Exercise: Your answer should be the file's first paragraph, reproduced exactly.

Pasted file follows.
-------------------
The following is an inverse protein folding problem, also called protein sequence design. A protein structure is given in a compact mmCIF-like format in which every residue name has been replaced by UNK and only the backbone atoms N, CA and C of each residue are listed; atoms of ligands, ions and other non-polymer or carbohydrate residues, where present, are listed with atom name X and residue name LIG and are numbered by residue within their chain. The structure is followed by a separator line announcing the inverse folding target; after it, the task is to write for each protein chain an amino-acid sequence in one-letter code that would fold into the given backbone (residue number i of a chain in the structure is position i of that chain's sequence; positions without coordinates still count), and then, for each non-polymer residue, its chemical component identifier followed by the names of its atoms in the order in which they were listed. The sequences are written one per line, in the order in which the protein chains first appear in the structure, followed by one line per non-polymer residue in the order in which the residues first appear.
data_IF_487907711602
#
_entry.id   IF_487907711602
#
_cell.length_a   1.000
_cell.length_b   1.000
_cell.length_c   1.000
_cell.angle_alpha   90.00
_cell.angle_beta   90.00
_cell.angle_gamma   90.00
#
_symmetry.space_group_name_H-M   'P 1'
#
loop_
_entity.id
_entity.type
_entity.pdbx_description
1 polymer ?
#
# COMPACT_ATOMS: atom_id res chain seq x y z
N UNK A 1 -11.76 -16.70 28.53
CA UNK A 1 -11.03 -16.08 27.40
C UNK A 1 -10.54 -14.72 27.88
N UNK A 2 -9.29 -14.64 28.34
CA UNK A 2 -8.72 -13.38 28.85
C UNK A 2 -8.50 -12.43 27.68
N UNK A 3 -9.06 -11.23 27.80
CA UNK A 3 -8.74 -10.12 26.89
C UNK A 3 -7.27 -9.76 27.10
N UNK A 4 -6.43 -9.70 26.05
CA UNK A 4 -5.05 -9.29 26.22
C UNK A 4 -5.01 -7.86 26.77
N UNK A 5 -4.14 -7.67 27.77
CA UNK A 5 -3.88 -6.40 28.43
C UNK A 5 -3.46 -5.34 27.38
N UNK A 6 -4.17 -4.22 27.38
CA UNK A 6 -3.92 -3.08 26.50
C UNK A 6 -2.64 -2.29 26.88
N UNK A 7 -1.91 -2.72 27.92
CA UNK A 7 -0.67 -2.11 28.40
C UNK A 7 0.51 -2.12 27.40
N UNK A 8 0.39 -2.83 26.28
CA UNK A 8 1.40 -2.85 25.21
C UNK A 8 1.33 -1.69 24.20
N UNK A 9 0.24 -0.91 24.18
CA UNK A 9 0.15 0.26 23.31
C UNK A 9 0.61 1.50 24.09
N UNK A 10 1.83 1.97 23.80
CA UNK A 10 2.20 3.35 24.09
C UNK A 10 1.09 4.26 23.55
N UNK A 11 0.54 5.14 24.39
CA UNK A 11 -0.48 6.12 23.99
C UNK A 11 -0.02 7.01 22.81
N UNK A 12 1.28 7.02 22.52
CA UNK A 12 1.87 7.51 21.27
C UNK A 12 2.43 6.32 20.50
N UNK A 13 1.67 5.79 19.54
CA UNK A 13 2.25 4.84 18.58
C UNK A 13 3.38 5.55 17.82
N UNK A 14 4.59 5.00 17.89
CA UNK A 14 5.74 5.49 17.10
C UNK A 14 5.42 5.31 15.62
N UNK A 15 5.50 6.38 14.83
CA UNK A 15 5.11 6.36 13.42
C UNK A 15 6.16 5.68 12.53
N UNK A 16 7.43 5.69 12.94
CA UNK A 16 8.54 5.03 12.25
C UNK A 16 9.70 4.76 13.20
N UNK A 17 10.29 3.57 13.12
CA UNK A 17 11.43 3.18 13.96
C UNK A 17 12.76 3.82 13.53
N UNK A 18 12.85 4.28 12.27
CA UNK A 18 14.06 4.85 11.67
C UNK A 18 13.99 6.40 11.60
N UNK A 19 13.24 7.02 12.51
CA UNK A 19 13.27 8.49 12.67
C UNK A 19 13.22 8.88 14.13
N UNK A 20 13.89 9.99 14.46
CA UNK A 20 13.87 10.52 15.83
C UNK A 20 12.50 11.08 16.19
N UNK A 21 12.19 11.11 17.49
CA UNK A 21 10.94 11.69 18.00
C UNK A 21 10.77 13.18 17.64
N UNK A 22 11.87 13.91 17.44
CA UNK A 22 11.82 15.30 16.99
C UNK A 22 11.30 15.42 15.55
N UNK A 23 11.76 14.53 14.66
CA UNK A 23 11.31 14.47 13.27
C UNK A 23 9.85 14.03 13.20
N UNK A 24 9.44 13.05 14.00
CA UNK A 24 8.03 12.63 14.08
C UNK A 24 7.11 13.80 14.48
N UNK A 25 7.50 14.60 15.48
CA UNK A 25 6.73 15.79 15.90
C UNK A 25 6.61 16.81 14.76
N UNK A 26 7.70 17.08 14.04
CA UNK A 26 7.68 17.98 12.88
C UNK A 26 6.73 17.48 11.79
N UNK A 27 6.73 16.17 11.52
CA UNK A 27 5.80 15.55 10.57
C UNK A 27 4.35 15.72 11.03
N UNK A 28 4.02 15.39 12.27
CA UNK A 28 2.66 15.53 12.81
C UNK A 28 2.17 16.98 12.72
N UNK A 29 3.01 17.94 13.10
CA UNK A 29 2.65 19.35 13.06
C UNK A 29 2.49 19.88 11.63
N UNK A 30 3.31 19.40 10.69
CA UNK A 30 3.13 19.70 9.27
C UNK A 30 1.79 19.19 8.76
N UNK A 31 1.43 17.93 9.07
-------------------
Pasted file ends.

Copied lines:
The following is an inverse protein folding problem, also called protein sequence design. A protein structure is given in a compact mmCIF-like format in which every residue name has been replaced by UNK and only the backbone atoms N, CA and C of each residue are listed; atoms of ligands, ions and other non-polymer or carbohydrate residues, where present, are listed with atom name X and residue name LIG and are numbered by residue within their chain. The structure is followed by a separator line announcing the inverse folding target; after it, the task is to write for each protein chain an amino-acid sequence in one-letter code that would fold into the given backbone (residue number i of a chain in the structure is position i of that chain's sequence; positions without coordinates still count), and then, for each non-polymer residue, its chemical component identifier followed by the names of its atoms in the order in which they were listed. The sequences are written one per line, in the order in which the protein chains first appear in the structure, followed by one line per non-polymer residue in the order in which the residues first appear.